Attitudes toward death and belief in afterlife: An exploratory study of the mediating roles of denomination and gender among adults in the middle and later years
This study attempted to more precisely define the multiple meanings--positive and negative--that death and afterlife hold for adult Christians in their middle and later years and the relationship of these meanings to four measures of religiosity. Moreover, the study was a first attempt to investigate how denomination might mediate adults' attitudes toward death and beliefs in afterlife.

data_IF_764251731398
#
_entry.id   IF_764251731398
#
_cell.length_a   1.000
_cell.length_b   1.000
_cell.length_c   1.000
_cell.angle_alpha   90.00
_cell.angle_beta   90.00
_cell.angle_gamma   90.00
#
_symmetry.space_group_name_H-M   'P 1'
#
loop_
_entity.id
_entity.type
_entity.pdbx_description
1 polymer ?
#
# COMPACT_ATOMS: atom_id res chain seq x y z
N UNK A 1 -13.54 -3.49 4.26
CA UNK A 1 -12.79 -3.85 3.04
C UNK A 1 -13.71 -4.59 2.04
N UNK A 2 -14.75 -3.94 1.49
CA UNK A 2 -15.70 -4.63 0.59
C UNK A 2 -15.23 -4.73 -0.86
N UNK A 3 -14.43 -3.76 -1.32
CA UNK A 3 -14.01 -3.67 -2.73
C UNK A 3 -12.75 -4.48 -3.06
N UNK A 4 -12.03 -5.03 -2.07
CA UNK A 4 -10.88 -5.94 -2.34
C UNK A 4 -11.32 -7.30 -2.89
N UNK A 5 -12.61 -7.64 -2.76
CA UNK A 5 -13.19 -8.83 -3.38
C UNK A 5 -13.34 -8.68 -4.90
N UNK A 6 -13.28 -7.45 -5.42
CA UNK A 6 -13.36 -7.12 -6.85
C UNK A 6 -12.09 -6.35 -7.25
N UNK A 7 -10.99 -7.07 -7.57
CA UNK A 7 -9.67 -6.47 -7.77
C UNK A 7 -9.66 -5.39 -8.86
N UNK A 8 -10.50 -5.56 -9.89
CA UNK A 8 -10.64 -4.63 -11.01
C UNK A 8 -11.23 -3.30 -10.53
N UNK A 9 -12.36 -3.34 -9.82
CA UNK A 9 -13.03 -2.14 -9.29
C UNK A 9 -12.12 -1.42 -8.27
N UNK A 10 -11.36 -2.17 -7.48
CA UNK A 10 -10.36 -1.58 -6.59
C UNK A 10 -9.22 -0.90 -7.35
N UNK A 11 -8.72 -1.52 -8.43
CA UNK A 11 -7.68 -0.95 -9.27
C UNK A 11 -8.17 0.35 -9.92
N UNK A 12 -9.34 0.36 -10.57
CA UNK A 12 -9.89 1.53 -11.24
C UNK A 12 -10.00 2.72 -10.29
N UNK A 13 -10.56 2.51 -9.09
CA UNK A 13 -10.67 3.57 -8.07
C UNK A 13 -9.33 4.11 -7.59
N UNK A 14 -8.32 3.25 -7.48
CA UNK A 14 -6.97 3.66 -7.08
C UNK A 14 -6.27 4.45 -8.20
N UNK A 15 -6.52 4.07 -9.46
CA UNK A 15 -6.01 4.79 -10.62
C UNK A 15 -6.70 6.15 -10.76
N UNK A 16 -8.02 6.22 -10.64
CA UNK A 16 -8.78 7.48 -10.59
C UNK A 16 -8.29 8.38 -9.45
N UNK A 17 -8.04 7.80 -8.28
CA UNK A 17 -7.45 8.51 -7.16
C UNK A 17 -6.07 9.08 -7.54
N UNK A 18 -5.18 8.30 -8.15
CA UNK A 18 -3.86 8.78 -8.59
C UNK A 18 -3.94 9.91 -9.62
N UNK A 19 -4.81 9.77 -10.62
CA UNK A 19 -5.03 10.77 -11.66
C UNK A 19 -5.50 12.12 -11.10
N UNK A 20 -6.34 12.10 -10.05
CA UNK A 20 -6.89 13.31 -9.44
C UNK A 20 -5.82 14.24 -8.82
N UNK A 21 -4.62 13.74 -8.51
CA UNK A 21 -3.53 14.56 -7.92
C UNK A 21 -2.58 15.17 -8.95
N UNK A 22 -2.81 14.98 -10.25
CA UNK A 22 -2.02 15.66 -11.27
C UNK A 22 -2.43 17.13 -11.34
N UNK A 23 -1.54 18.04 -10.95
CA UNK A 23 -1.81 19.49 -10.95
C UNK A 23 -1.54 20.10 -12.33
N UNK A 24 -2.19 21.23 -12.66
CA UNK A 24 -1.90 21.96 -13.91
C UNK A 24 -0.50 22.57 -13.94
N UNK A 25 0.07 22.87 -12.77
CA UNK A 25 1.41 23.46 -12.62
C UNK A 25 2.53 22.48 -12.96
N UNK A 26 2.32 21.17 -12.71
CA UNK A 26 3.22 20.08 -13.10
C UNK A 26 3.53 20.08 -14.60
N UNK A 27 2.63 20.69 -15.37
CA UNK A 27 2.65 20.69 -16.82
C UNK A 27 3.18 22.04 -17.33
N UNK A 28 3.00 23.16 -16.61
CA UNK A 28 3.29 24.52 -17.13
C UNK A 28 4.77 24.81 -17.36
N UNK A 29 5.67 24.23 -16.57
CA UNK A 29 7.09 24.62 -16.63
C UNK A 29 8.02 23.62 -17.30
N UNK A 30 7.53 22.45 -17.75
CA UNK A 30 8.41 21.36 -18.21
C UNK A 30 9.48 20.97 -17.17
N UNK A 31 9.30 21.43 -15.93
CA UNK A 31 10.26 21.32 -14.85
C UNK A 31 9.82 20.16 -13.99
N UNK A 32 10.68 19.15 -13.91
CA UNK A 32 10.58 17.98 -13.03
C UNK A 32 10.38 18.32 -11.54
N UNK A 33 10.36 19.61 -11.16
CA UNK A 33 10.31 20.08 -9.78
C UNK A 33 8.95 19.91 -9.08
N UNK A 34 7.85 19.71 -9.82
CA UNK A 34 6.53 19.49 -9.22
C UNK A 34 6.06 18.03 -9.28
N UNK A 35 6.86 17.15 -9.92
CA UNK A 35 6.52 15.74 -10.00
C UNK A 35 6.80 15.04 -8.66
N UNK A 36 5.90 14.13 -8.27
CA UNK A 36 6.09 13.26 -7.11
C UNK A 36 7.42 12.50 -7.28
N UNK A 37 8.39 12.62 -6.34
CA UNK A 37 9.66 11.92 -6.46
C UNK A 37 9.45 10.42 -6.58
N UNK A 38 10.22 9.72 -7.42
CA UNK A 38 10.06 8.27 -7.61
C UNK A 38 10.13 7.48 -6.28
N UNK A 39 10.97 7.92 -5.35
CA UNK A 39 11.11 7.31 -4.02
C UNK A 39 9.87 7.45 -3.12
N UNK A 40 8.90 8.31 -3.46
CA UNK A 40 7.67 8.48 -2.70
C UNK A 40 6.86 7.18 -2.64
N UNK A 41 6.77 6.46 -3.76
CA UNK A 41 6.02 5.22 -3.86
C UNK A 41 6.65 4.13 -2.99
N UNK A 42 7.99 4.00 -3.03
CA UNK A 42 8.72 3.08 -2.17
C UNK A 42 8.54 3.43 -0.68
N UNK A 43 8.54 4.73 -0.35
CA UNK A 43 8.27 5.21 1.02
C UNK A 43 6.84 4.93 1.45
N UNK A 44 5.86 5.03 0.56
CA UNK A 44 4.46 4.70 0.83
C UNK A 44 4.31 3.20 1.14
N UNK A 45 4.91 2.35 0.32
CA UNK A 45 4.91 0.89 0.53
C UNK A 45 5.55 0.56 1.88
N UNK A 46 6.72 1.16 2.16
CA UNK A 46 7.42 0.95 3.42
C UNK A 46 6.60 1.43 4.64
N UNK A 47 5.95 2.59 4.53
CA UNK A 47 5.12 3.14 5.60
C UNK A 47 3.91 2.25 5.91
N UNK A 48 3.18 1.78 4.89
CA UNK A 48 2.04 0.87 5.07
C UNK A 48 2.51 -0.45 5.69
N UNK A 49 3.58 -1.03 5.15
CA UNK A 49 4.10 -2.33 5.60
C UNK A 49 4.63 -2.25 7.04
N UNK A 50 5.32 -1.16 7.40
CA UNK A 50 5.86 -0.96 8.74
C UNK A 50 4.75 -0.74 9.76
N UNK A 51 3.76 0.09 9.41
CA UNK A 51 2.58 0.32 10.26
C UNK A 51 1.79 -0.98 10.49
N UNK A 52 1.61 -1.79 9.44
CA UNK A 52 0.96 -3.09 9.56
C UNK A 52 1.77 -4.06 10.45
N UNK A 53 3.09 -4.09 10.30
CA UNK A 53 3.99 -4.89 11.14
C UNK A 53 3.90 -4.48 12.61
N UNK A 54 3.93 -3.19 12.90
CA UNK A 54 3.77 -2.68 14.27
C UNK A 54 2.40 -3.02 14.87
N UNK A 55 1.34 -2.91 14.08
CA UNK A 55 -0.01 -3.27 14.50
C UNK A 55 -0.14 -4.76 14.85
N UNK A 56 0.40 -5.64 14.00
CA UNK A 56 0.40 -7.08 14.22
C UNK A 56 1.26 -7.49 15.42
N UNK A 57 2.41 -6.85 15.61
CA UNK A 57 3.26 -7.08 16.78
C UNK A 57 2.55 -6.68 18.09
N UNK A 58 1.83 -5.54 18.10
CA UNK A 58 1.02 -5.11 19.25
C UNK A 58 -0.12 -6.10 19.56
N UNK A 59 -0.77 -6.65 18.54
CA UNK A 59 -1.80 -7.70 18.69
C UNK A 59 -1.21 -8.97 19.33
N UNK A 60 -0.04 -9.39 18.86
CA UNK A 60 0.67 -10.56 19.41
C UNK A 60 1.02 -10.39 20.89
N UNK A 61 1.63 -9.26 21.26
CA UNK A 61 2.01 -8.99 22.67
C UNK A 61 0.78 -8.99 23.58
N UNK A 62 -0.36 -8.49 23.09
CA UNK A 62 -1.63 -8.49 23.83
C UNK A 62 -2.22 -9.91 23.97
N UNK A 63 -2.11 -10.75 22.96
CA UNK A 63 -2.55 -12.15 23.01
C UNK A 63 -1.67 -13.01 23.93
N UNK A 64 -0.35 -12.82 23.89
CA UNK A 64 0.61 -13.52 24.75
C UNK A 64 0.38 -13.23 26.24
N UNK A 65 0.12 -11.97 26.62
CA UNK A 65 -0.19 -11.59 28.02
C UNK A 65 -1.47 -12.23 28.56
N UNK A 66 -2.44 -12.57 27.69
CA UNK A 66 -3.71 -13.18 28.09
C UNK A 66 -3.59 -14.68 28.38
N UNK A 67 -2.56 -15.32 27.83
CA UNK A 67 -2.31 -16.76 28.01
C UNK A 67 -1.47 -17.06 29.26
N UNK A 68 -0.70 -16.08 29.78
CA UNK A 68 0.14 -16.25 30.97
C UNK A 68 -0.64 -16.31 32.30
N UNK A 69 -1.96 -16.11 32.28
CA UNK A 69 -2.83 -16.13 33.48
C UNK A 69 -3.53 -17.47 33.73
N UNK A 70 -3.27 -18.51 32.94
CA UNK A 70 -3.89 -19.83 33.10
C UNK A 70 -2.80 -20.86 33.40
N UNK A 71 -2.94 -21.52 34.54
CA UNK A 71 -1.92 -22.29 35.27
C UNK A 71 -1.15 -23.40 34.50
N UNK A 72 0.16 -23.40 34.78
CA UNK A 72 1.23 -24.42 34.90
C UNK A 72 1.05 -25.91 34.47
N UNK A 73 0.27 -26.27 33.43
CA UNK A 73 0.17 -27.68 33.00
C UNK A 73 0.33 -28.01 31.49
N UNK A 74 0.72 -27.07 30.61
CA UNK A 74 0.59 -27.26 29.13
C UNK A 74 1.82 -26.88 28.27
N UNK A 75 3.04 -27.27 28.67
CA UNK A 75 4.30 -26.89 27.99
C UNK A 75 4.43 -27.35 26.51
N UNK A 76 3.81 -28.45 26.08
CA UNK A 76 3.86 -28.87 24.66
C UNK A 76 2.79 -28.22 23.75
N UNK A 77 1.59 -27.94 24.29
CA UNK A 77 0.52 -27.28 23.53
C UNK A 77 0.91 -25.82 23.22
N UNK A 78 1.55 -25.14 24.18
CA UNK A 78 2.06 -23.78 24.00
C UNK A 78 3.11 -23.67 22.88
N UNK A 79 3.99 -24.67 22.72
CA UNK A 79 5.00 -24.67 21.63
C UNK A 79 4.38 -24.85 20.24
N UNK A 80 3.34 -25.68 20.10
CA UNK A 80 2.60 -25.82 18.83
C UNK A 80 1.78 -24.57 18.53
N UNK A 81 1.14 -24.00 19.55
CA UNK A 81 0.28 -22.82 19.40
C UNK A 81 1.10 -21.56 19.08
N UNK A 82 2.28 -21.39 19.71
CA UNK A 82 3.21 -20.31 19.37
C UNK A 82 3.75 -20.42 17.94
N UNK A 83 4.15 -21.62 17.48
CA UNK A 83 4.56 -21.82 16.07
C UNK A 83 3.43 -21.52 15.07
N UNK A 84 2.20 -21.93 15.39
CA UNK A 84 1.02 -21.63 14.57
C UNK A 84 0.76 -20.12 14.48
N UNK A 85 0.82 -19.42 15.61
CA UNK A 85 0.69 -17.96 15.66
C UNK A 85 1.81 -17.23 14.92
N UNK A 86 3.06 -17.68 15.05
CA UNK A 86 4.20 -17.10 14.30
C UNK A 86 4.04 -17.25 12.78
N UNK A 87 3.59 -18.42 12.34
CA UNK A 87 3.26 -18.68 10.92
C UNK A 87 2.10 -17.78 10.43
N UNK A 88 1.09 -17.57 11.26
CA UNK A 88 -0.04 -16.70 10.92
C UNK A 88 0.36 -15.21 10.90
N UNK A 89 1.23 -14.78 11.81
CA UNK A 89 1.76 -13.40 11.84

Of 302 questionnaires administered to men and women aged 40 to 88 years, 275 were returned across three religious groups: Roman Catholic, Mainline Protestant, and Pentecostal. Results lend strong support for the role of denomination and focal support for the roles of age group and gender as mediating factors in adult attitudes toward death and afterlife. As hypothesized, intensity of belief and/or intensity of experience of God was the most salient dimension in distinguishing among religious groups.
Differences between middle aged and older adults' attitudes and beliefs are discussed in the light of Butler's notion of life review and Erikson's adult developmental stage of integrity vs. despair.